This article appears in the November 2012 issue of HealthLeaders magazine.
With the Patient Protection and Affordable Care Act ushering in the pay-for-value era, healthcare organization compensation committees are scrutinizing executive compensation models to stay in step with new objectives. Though few external benchmark resources are available to help create the guiding metrics, boards continue to try to shift away from rewarding solely on organization-wide financial performance and move toward incentivizing for quality and patient satisfaction. Ultimately, though, fiscal goals still dominate when it comes to incentivizing the C-suite.
Physician compensation structures have opened the door for organizations to rethink their approach to paying and rewarding employees. Over the past few years at organizations nationwide physician compensation models have transitioned from fee-for-service to pay-for-performance with an eye toward encouraging better patient population health management. However, based on national compensation surveys, it would appear as though healthcare executive compensation structures have yet to make a similar structural shift. But that change is under way.
Kathryn Hastings, managing director and practice leader for Sullivan, Cotter and Associates’ executive compensation practice, says the transition is happening slowly as boards assess which metrics to tie to incentives in order to encourage or maintain alignment. Boards are feeling the pressure from both the public and the government to reduce organization costs, she says, but they must weigh that against the need to compensate fairly to attract and retain key leaders.
“To create new quality-centric models, what the boards and the industry need—and they are beginning to get—are really good benchmarking resources, such as those from Truven Health Analytics on performance objectives and other performance data. That way they aren’t just benchmarking against themselves but against everyone else—and even when this data comes out, it’s still going to be challenging to apply it because some of it will depend on an organization’s payer mix among other factors,” Hastings says.
Sally LaFond, a senior consultant with Sullivan, Cotter and Associates, says she sees new measures, including quality, safety, and patient satisfaction, being added throughout the C-suite incentive structure, though generally incentives are still being applied annually instead of long-term.
“Boards are now weighting incentive goals for the CEO and other members of the team. However, we’re not seeing the move away from annual incentive goal setting; rather, we’re seeing the board take an additional interest in how to structure and add in long-term performance planning goals,” says LaFond.
A survey by another consultancy, INTEGRATED Healthcare Strategies’ Spring 2012 Salary Increase, Incentive and Benefit Updates shows that of the 75% of respondents that have incentive plans for executives, approximately 25% said the plans will be changed this year. Another 38% of hospitals and health systems will use physician alignment as a criterion in their incentive plans.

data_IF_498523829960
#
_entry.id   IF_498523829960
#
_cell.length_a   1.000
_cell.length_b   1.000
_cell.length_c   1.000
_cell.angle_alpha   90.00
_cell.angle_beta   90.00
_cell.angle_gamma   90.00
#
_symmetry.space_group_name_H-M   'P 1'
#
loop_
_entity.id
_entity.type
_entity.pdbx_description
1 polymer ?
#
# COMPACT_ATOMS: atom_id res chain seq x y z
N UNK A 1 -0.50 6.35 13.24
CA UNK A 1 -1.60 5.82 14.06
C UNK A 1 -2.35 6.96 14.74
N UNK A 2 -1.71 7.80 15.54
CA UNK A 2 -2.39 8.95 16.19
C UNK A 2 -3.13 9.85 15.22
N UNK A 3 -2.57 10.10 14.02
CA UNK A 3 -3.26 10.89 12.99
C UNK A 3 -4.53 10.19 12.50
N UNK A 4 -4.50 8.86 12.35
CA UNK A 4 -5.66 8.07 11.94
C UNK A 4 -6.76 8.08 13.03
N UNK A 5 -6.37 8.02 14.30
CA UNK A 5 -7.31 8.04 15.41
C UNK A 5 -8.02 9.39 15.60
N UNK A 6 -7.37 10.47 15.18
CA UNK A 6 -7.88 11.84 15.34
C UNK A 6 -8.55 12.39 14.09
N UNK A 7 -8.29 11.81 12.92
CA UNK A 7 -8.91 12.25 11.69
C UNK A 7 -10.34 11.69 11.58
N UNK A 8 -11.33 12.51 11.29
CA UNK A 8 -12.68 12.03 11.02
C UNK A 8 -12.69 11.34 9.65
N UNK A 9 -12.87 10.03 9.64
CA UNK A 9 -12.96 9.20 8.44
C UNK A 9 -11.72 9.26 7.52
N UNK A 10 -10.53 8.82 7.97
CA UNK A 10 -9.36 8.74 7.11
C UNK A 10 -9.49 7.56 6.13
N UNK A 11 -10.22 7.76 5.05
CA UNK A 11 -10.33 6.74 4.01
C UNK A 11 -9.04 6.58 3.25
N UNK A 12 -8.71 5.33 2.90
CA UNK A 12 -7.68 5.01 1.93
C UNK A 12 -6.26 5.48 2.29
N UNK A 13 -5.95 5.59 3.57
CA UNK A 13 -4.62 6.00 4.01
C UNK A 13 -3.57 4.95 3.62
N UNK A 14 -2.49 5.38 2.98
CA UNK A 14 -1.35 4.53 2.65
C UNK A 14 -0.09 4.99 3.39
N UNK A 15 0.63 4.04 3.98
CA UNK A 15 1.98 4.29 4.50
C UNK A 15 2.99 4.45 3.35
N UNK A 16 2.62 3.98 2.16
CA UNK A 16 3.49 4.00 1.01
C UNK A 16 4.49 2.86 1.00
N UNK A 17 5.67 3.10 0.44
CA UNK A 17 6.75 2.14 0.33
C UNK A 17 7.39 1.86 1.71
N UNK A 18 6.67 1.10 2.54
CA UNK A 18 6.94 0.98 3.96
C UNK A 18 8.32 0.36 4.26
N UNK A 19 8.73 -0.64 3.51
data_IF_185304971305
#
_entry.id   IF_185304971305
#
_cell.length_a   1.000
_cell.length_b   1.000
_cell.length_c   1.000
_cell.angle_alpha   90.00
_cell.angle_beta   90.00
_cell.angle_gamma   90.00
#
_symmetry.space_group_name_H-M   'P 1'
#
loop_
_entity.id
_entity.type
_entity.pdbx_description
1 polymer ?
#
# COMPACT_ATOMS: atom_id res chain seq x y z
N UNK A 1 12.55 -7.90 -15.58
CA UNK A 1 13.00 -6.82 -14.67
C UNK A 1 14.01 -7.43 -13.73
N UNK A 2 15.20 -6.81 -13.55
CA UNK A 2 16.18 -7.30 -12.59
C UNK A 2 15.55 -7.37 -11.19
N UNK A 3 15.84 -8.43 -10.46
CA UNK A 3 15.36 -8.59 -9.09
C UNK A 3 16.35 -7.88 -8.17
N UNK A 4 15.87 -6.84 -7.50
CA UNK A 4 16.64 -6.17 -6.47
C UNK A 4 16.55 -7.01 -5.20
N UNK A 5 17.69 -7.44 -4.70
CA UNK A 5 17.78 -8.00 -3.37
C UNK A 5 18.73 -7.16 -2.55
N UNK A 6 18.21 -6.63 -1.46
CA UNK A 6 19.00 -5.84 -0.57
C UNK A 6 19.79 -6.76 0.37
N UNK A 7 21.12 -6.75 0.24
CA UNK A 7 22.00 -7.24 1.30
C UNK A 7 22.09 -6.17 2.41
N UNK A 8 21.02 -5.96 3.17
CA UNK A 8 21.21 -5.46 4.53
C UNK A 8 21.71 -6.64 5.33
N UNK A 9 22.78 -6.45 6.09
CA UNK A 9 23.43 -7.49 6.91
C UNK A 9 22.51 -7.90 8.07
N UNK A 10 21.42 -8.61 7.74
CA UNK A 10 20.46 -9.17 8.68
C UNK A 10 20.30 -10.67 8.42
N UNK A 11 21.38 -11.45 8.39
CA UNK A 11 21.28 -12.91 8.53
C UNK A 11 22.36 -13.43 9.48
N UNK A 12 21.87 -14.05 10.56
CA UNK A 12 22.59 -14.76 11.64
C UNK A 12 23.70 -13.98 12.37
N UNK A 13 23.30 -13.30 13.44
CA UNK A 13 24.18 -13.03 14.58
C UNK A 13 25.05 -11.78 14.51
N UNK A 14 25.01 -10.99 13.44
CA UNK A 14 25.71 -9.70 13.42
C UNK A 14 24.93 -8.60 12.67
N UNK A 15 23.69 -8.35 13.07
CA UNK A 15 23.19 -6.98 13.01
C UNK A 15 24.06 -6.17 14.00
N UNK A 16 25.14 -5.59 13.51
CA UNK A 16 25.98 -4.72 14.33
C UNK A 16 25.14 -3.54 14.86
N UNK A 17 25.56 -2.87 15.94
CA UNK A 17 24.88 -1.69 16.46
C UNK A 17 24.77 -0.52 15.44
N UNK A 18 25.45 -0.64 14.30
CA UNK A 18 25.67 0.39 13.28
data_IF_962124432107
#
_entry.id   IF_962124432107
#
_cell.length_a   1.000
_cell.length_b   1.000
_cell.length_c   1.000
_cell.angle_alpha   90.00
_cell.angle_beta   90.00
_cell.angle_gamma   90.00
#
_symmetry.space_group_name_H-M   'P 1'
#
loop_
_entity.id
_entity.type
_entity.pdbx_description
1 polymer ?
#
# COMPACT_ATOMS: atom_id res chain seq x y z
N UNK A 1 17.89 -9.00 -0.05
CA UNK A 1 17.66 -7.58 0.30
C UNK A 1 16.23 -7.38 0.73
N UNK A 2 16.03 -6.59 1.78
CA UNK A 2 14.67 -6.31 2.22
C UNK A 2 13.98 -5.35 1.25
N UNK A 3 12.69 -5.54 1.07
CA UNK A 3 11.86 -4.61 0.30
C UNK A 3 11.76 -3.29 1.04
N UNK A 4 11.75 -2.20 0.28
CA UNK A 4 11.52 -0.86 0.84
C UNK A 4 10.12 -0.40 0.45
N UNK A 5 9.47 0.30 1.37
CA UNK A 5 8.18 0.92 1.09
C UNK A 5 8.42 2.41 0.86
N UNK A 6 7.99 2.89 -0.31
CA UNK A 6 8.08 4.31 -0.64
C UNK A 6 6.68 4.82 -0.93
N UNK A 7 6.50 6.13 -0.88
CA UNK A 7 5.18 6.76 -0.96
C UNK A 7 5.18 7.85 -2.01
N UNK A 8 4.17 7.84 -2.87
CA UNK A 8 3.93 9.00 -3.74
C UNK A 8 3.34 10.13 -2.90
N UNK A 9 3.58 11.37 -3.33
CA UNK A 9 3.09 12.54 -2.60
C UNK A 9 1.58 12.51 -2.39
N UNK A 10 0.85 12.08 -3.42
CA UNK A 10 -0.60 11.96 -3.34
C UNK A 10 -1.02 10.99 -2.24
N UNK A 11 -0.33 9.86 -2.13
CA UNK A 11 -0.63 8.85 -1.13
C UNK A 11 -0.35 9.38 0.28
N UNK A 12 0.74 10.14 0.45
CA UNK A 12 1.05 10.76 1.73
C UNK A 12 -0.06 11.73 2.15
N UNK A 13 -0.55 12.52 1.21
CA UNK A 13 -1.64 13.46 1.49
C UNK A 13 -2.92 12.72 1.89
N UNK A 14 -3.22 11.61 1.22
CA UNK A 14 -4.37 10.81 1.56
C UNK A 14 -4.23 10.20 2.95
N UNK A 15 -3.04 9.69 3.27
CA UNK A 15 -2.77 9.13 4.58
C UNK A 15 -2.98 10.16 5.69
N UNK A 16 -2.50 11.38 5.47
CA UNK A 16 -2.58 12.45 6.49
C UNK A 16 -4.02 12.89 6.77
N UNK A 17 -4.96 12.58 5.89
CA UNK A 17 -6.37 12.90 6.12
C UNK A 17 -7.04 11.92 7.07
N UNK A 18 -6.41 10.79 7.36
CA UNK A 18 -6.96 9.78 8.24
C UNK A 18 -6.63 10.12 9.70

Using weighted incentives to hit goals
The Christ Hospital Health Network in Cincinnati has changed how it approaches incentivizing executives. Five years ago, the organization moved away from rewarding executives based solely with base pay and instead began structuring a weighted incentive and bonus plan that rewards the attainment of strategic goals.
“Physician compensation models changed, and our hospital reimbursement model changed, too. We knew to reach our goals it would take a tripartite effort so there had to be alignment in the compensation models between the board, the administration, and the medical staff,” says Rick Tolson, vice president and chief administrative officer at the organization, which includes The Christ Hospital, a 555-licensed-bed, nonprofit acute care facility, and more than 90 outpatient and physician practice locations. The organization began making structural changes to how everyone is compensated, starting with the CEO and on down to the rest of the staff.
The board of directors established a charter for the compensation committee that included roles, accountability, and deliverables, and then called upon a consultant from the Hay Group, a global management consulting firm, to help establish reasonable executive base salaries and structure a new incentive plan, Tolson explains.
The Christ Hospital’s initial approach toward establishing total cash compensation (base salary plus annual incentives and bonuses) for its CEO and other members of the C-suite followed the industry’s best practices; however, where the organization made new inroads was in creating a metric-driven annual and long-term incentive plan.
“We were interested in understanding how to arrive at a reasonable base pay, but also in incentive compensation both annual and long-term and creating a beneficial structure. We wanted to ensure market competitiveness to retain the best talent, but we also didn’t want to be placed in a position where our compensation could be viewed as being excessive,” Tolson says.
The board took a forward-facing look at how PPACA would change the delivery of care and restructured its plan to incentivize quality outcomes and patient service, along with strong financial performance. To that end, each year the compensation committee develops critical success factors or metrics that tie to the incentive plan for the executive team.